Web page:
When customers contact a company with whom they’re doing business, they expect a certain level of service. The most common types of customer interactions are those where someone is requesting information, in need of support, or initiating a transaction. Their expectations for service are usually centered around three areas:
Sounds simple. Right? However, many companies find it difficult to consistently deliver on these expectations.
Call center agents are the first line of defense and point of contact for customers. Their interactions are critical to defining the customer experience. Service agents are trained to adhere to numerous policies, procedures and metrics while keeping abreast of an ever-evolving list of new product information that must be effectively communicated.
To better align customer service agent efforts, quality standards are defined and audited by internal quality teams. Nearly every customer service center has a quality assurance team or “phone police” – that listens in on interactions and assesses whether or not the front line agent’s conversation meets a specific standard. In fact, it’s somewhat ironic that the most skilled agents, who are promoted to the Quality team, are considered inhibitors rather than champions of success. Is a Quality team necessary to build and deliver strong customer service?
Let’s examine several areas that outline responsibilities vs capabilities.
First, the role and goal of a Quality team is to listen to customer/agent interactions and assess whether the correct information was provided in a way the customer understands. The team manages their checklist that measures the agent’s skills and effectiveness. Some checklists are short, consisting of five to seven 5 – 7 questions, while others are quite rigorous consisting of more than 30 questions. Some are of the opinion that the more questions included on a checklist, the higher the quality of the assessment. But, if you stop to think about it, your customer does not care about the checklist; they only care about if someone is actually listening to them.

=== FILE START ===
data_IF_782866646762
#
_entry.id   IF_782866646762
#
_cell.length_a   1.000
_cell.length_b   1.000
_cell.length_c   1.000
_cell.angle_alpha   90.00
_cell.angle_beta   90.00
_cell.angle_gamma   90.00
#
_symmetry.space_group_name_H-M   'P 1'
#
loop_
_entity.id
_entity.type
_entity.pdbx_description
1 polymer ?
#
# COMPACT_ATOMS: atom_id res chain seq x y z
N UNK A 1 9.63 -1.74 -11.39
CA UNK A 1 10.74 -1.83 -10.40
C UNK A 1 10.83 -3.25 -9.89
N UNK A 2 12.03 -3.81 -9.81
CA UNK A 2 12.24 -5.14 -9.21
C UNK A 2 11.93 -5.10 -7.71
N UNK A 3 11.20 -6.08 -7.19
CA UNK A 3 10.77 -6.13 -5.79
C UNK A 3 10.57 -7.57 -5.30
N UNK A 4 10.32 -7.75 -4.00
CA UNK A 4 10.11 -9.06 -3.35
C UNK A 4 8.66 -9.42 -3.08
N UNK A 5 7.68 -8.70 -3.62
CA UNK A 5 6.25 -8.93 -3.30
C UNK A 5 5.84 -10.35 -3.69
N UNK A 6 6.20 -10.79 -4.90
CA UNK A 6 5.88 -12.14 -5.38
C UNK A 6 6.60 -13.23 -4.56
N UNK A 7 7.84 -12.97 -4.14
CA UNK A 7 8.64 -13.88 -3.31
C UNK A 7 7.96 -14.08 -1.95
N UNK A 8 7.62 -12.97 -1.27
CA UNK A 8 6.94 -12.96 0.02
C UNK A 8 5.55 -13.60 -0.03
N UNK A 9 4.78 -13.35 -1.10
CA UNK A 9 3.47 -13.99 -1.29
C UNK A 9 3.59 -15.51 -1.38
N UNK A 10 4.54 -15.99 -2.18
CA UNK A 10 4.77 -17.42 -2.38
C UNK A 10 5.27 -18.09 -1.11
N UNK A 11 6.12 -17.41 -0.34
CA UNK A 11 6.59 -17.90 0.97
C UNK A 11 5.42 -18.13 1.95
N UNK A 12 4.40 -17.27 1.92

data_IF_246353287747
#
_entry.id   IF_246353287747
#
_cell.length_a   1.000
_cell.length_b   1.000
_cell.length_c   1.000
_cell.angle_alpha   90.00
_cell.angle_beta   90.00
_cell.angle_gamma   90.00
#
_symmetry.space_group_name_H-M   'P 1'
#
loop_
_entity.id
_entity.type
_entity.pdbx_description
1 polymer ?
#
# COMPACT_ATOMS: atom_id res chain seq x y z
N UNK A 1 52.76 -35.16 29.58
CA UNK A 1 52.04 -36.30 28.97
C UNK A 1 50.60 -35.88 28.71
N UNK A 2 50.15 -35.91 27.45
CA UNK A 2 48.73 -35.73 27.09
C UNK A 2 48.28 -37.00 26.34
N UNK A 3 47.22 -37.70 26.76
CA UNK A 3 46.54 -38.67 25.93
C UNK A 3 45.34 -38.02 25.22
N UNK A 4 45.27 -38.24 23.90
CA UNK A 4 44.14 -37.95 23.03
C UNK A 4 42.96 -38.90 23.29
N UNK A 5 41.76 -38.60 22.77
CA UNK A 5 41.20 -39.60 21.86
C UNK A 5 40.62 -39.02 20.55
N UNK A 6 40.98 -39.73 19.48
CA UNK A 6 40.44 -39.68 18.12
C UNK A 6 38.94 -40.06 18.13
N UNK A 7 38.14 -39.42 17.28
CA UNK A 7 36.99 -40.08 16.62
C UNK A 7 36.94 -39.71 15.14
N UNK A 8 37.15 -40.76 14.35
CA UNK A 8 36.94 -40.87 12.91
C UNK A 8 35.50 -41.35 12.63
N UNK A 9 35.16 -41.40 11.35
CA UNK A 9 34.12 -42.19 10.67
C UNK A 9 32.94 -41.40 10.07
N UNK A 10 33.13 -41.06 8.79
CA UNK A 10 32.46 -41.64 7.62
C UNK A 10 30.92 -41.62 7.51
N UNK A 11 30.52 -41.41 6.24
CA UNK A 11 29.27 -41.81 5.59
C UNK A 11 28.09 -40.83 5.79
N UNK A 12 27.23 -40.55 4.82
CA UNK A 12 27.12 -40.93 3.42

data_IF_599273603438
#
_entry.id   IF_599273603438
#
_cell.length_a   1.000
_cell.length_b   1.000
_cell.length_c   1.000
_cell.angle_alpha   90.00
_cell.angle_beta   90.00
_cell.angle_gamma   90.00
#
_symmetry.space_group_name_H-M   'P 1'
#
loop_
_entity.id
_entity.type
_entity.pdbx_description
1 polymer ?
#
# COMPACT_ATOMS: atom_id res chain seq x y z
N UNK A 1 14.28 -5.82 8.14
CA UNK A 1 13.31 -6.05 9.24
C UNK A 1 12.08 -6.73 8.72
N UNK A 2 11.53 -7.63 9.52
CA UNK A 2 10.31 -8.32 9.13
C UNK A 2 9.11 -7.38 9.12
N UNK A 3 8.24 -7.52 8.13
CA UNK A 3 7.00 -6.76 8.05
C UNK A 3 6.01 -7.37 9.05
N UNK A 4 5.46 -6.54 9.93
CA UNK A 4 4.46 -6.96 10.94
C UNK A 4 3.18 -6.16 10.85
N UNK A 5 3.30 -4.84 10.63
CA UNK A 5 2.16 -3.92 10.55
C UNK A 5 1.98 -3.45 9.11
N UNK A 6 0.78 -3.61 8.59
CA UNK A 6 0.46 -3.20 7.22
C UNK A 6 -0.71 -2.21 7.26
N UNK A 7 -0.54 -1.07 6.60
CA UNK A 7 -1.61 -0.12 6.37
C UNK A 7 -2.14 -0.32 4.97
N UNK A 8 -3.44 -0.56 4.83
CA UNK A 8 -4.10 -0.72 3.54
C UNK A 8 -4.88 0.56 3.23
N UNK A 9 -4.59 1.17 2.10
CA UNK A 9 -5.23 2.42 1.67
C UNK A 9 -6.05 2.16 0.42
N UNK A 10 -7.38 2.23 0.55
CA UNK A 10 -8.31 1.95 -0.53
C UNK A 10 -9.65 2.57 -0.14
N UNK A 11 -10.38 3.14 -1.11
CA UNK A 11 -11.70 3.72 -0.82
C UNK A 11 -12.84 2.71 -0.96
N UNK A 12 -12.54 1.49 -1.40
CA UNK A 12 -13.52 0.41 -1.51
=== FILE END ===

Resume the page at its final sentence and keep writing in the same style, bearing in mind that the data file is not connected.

The main reason most quality processes fail is due to the lack of focus placed on listening to the customer and determining whether the company is delivering on expectations. This is not achieved by filling in a checklist, but by collecting the relevant information that illustrates the reasons why the customer is reaching out for help. By design, Quality teams are uniquely positioned for this purpose. Just think: Who listens to the most calls in a customer service operation? Not operations, not training, and not even the senior leaders. It’s the Quality team. Your Quality team can potentially be the central source for ascertaining what customers want and how to deliver what they expect.
Secondly, Quality teams provide objective feedback and are the voice of truth. They know how things should be and are responsible for documenting what happened versus what should have taken place. This feedback is usually packaged with an evaluation and provided to a supervisor or directly to the agent. The process is sometimes ineffective, resulting in unnecessary work that includes fact checking by several individuals as well as an effort to determine if the assessment is 100% correct. Just one error and the Quality process loses credibility and could potentially be considered a waste of time and money as supervisors and agents may discard these files. What is most helpful and effective to agents is a clear path to success. The Quality team is uniquely positioned to provide this support. How? You may ask….
Because your Quality team listens to both good and bad interactions, they can pinpoint the most effective agents who provide positive customer experiences. Choose the calls that model the types of behavior that support ideal customer experiences. To test this belief, ask your Quality team “Who are the best agents on the floor? Who are the less than stellar performers?
Your mission is to collect the successful attributes of your best agents and use them as examples to show others how to be effective and in coaching and development sessions. Admittedly, this process still has some flaws. For instance, some supervisors may not know how to effectively provide helpful, actionable steps for improvement. But it is a start in the right direction.
Kevin Zehnder is the Vice President of Customer Experience Solutions, for eClerx Customer Operations. With over 24 years’ experience in Customer Service and Sales, he is an industry leader in aligning Quality processes to optimize Customer Experience, including quality process design, customer survey methodology, closed-loop feedback, and associate coaching. Kevin has also designed and implemented Customer Analytics that have provided corporate leaders with the data to enhance decision making in keeping with their brand promise. Prior to joining eClerx, Kevin spent nine years managing quality delivery for major outsource partners and has worked with industry leaders in NPS that include USAA, Amazon, and T-Mobile.
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